Problem while doing a cat on a tabbed file with pexpect


S

Saqib Ali

I am using Solaris 10, python 2.6.2, pexpect 2.4

I create a file called me.txt which contains the letters "A", "B", "C"
on the same line separated by tabs.

My shell prompt is "% "

I then do the following in the python shell:

import pexpect
x = pexpect.spawn("/bin/tcsh")
x.sendline("cat me.txt") 11
x.expect([pexpect.TIMEOUT, "% "]) 1
x.before 'cat me.txt\r\r\nA B C\r\n'
x.before.split("\t")
['cat me.txt\r\r\nA B C\r\n']



Now, clearly the file contains tabs. But when I cat it through expect,
and collect cat's output, those tabs have been converted to spaces.
But I need the tabs!

Can anyone explain this phenomenon or suggest how I can fix it?
 
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D

Dennis Lee Bieber

Now, clearly the file contains tabs. But when I cat it through expect,
and collect cat's output, those tabs have been converted to spaces.
But I need the tabs!

Can anyone explain this phenomenon or suggest how I can fix it?

My question is:

WHY are you doing this?

Based upon the problem discription, as given, the solution would
seem to be to just open the file IN Python -- whether you read the lines
and use split() by hand, or pass the open file to the csv module for
reading/parsing is up to you.

-=-=-=-=-=-=-
import csv
import os

TESTFILE = "Test.tsv"

#create data file
fout = open(TESTFILE, "w")
for ln in [ "abc",
"defg",
"hijA" ]:
fout.write("\t".join(list(ln)) + "\n")
fout.close()

#process tab-separated data
fin = open(TESTFILE, "rb")
rdr = csv.reader(fin, dialect="excel-tab")
for rw in rdr:
print rw

fin.close()
del rdr
os.remove(TESTFILE)
-=-=-=-=-=-=-
['a', 'b', 'c']
['d', 'e', 'f', 'g']
['h', 'i', 'j', 'A']
 
S

Steven D'Aprano

I am using Solaris 10, python 2.6.2, pexpect 2.4

I create a file called me.txt which contains the letters "A", "B", "C"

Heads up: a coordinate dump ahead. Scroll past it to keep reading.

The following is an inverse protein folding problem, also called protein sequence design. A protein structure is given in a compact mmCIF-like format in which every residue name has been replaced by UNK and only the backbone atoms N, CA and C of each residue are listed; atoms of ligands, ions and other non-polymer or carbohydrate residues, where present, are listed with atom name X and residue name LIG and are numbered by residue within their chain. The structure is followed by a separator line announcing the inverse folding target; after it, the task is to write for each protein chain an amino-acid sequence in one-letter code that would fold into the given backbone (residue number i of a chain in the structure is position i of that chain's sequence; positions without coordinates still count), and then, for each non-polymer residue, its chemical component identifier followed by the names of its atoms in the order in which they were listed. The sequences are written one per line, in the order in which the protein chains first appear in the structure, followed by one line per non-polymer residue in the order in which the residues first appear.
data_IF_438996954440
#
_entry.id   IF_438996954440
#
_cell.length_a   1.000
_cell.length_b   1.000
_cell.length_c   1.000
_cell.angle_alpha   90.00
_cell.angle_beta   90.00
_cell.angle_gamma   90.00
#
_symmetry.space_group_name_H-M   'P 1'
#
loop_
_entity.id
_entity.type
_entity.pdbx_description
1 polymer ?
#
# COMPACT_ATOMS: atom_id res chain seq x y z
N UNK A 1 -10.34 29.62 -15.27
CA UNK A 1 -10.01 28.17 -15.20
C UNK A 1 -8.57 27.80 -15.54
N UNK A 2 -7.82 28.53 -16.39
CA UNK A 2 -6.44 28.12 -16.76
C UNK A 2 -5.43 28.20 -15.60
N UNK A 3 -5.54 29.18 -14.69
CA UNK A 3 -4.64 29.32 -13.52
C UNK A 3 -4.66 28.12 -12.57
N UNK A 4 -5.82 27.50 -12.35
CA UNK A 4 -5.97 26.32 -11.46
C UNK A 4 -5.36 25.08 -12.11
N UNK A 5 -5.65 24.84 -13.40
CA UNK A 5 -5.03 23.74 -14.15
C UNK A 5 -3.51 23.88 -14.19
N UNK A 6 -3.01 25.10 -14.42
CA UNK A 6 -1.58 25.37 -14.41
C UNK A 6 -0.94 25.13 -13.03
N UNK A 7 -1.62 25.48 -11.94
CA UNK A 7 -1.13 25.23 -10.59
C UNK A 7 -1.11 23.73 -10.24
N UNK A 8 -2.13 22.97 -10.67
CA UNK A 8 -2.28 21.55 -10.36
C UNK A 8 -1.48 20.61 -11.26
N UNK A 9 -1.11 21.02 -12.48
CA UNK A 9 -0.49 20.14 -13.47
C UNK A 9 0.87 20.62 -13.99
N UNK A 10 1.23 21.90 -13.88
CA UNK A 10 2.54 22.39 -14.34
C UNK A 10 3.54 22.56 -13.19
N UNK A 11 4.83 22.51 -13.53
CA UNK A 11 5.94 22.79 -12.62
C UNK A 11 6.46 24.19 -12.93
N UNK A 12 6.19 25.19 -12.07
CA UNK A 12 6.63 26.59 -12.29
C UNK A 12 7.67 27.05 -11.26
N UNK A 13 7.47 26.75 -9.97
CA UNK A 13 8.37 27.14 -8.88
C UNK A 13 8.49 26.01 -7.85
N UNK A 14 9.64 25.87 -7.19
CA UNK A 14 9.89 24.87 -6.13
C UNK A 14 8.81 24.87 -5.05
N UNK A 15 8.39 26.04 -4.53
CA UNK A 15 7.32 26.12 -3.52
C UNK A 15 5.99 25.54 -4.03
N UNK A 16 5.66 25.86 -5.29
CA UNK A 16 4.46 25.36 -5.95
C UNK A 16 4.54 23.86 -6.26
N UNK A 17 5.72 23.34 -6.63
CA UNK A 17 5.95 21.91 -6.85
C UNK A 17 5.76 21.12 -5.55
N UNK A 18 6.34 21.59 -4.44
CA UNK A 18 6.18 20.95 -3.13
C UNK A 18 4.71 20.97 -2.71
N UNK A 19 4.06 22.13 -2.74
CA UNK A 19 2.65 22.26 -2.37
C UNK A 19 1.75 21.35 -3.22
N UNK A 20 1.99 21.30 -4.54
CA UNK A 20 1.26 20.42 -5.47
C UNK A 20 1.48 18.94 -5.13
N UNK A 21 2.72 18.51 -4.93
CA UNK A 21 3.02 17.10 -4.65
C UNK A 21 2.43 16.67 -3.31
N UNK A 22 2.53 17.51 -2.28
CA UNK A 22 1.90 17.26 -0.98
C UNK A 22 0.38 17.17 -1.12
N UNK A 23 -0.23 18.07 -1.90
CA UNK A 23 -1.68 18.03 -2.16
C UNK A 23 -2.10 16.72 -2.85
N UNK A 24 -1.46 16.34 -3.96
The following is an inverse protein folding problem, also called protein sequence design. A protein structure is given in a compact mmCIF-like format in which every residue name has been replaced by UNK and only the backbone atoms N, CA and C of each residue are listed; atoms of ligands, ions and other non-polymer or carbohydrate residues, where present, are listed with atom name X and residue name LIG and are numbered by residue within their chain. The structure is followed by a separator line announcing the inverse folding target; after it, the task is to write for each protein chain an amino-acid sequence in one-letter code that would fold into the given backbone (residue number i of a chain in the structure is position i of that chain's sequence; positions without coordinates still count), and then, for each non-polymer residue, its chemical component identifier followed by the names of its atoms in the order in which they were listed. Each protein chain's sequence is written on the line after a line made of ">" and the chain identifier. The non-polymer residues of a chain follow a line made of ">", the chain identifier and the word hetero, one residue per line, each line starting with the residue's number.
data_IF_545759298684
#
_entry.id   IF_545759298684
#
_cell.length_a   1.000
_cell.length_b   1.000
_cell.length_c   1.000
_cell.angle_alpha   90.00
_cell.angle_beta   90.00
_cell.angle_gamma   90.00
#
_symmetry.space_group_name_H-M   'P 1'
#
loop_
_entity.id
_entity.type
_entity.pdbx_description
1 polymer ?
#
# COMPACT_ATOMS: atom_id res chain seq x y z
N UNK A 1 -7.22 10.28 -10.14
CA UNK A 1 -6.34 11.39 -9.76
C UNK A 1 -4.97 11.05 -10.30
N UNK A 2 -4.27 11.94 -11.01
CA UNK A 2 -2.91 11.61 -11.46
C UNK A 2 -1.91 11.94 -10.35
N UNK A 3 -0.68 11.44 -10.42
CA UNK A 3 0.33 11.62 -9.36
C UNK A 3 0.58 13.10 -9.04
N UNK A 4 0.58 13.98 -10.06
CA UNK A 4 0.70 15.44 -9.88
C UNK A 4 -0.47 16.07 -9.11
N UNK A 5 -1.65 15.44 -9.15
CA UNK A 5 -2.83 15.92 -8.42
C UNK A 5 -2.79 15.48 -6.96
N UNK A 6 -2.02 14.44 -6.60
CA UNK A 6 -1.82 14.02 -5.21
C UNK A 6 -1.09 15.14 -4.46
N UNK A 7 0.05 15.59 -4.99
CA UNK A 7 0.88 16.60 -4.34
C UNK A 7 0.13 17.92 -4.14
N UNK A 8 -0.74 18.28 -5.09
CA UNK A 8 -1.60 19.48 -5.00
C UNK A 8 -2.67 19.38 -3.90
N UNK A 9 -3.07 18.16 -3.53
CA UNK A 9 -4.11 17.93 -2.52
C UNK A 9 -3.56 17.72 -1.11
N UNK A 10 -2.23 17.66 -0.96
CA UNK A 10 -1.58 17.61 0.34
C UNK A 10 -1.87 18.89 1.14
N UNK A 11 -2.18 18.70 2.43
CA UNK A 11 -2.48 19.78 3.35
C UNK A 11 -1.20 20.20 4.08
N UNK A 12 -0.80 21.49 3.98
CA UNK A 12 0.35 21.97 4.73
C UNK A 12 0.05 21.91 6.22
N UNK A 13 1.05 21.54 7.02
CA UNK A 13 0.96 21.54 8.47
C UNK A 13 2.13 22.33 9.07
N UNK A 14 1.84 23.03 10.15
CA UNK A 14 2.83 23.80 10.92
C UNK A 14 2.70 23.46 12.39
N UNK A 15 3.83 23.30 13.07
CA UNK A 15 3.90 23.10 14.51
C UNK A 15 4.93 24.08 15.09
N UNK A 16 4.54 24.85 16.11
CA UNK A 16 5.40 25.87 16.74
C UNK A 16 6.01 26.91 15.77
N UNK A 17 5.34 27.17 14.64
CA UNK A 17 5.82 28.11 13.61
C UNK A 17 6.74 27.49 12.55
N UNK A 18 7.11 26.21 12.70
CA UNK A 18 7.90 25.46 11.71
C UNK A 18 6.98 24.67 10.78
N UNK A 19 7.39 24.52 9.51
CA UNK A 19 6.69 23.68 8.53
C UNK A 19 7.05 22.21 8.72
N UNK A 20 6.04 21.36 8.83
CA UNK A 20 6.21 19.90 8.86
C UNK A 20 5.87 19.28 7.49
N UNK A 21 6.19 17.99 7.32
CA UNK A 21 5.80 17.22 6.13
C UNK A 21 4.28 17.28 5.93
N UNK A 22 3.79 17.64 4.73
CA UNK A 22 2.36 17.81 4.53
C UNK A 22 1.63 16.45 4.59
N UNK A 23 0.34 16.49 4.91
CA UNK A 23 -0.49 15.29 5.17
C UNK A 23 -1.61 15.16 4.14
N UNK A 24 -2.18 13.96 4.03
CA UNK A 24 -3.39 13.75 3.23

on the same line separated by tabs. [...]
Now, clearly the file contains tabs.

That is not clear at all. How do you know it contains tabs? How was the
file created in the first place?

Try this:

text = open('me.txt', 'r').read()
print '\t' in text

My guess is that it will print False and that the file does not contain
tabs. Check your editor used to create the file.
 
C

Cameron Simpson

| On Sun, 15 Jan 2012 09:51:44 -0800, Saqib Ali wrote:
| > I am using Solaris 10, python 2.6.2, pexpect 2.4
| >
| > I create a file called me.txt which contains the letters "A", "B", "C"
| > on the same line separated by tabs.
| [...]
| > Now, clearly the file contains tabs.
|
| That is not clear at all. How do you know it contains tabs? How was the
| file created in the first place?
|
| Try this:
|
| text = open('me.txt', 'r').read()
| print '\t' in text
|
| My guess is that it will print False and that the file does not contain
| tabs. Check your editor used to create the file.

I was going to post an alternative theory but on more thought I think
Steven is right here.

What does:

od -c me.txt

show you? TABs or multiple spaces?

What does:

ls -ld me.txt

tell you about the file size? Is it 6 bytes long (three letters, two
TABs, one newline)?

Steven hasn't been explicit about it, but some editors will write spaces when
you type a TAB. I have configured mine to do so - it makes indentation more
reliable for others. If I really need a TAB character I have a special
finger contortion to get one, but the actual need is rare.

So first check that the file really does contain TABs.

Cheers,
 
S

Saqib Ali

Very good question. Let me explain why I'm not opening me.txt directly
in python with open.

The example I have posted is simplified for illustrative purpose. In
reality, I'm not doing pexpect.spawn("/bin/tcsh"). I'm doing
pexpect.spawn("ssh [email protected]"). Since I'm operating on a remote
system, I can't simply open the file in my own python context.


Now, clearly the file contains tabs. But when I cat it through expect,
and collect cat's output, those tabs have been converted to spaces.
But I need the tabs!
Can anyone explain this phenomenon or suggest how I can fix it?

        My question is:

        WHY are you doing this?

        Based upon the problem discription, as given, the solution would
seem to be to just open the file IN Python -- whether you read the lines
and use split() by hand, or pass the open file to the csv module for
reading/parsing is up to you.

-=-=-=-=-=-=-
import csv
import os

TESTFILE = "Test.tsv"

#create data file
fout = open(TESTFILE, "w")
for ln in [  "abc",
            "defg",
            "hijA"  ]:
    fout.write("\t".join(list(ln)) + "\n")
fout.close()

#process tab-separated data
fin = open(TESTFILE, "rb")
rdr = csv.reader(fin, dialect="excel-tab")
for rw in rdr:
    print rw

fin.close()
del rdr
os.remove(TESTFILE)
-=-=-=-=-=-=-
['a', 'b', 'c']
['d', 'e', 'f', 'g']
['h', 'i', 'j', 'A']
 
S

Saqib Ali

The file me.txt does indeed contain tabs. I created it with vi.
True


% od -c me.txt
0000000 A \t B \t C \n
0000006


% ls -al me.txt
-rw-r--r-- 1 myUser myGroup 6 Jan 15 12:42 me.txt



| On Sun, 15 Jan 2012 09:51:44 -0800, Saqib Ali wrote: